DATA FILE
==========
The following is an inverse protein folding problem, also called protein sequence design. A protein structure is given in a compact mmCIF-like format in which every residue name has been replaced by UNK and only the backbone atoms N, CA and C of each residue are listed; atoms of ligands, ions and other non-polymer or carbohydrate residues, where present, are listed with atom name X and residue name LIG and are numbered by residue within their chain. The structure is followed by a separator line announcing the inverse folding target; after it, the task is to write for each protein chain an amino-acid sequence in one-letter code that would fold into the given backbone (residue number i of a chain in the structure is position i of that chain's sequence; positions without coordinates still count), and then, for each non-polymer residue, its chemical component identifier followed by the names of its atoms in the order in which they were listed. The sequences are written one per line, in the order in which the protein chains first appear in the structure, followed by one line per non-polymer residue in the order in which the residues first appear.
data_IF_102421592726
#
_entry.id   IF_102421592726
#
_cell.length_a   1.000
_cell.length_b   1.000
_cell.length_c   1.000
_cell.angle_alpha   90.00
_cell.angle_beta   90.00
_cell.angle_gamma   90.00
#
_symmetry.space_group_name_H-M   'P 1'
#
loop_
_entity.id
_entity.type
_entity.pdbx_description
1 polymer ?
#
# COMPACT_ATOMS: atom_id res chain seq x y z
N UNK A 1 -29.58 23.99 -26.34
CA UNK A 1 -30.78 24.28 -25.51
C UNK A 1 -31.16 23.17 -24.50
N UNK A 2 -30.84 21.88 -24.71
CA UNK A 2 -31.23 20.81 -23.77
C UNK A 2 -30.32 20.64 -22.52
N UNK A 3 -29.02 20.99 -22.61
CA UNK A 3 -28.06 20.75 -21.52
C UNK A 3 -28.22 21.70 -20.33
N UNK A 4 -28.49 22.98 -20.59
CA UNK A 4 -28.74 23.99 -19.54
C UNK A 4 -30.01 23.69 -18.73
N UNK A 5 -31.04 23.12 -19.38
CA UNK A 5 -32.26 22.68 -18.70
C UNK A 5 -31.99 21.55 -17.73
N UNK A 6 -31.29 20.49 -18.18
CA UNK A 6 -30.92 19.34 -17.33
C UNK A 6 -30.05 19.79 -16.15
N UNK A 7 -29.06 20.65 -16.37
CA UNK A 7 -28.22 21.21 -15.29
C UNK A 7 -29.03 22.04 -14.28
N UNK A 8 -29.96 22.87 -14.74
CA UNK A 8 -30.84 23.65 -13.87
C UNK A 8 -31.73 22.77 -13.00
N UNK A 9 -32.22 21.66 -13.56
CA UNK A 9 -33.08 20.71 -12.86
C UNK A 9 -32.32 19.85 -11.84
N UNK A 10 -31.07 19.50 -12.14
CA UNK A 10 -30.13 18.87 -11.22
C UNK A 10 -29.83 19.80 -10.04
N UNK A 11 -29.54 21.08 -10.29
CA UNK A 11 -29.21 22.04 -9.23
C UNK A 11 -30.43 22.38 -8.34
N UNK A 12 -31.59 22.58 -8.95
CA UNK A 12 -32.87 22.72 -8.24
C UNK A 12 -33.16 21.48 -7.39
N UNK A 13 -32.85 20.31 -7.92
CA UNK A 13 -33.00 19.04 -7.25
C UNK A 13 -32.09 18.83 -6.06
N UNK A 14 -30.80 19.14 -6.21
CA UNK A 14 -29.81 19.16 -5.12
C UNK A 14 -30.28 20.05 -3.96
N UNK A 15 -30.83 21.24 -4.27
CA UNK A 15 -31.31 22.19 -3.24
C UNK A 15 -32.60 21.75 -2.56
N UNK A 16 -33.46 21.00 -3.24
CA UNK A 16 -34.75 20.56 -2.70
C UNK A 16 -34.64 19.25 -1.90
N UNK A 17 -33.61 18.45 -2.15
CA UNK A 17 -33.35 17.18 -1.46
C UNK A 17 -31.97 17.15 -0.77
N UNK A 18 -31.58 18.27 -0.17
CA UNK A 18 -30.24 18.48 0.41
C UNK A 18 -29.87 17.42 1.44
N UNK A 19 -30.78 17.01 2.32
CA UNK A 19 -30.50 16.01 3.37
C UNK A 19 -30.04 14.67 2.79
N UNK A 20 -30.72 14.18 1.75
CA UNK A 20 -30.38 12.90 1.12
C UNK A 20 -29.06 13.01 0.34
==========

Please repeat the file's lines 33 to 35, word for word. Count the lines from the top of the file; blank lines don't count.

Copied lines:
C UNK A 4 -30.01 23.69 -18.73
N UNK A 5 -31.04 23.12 -19.38
CA UNK A 5 -32.26 22.68 -18.70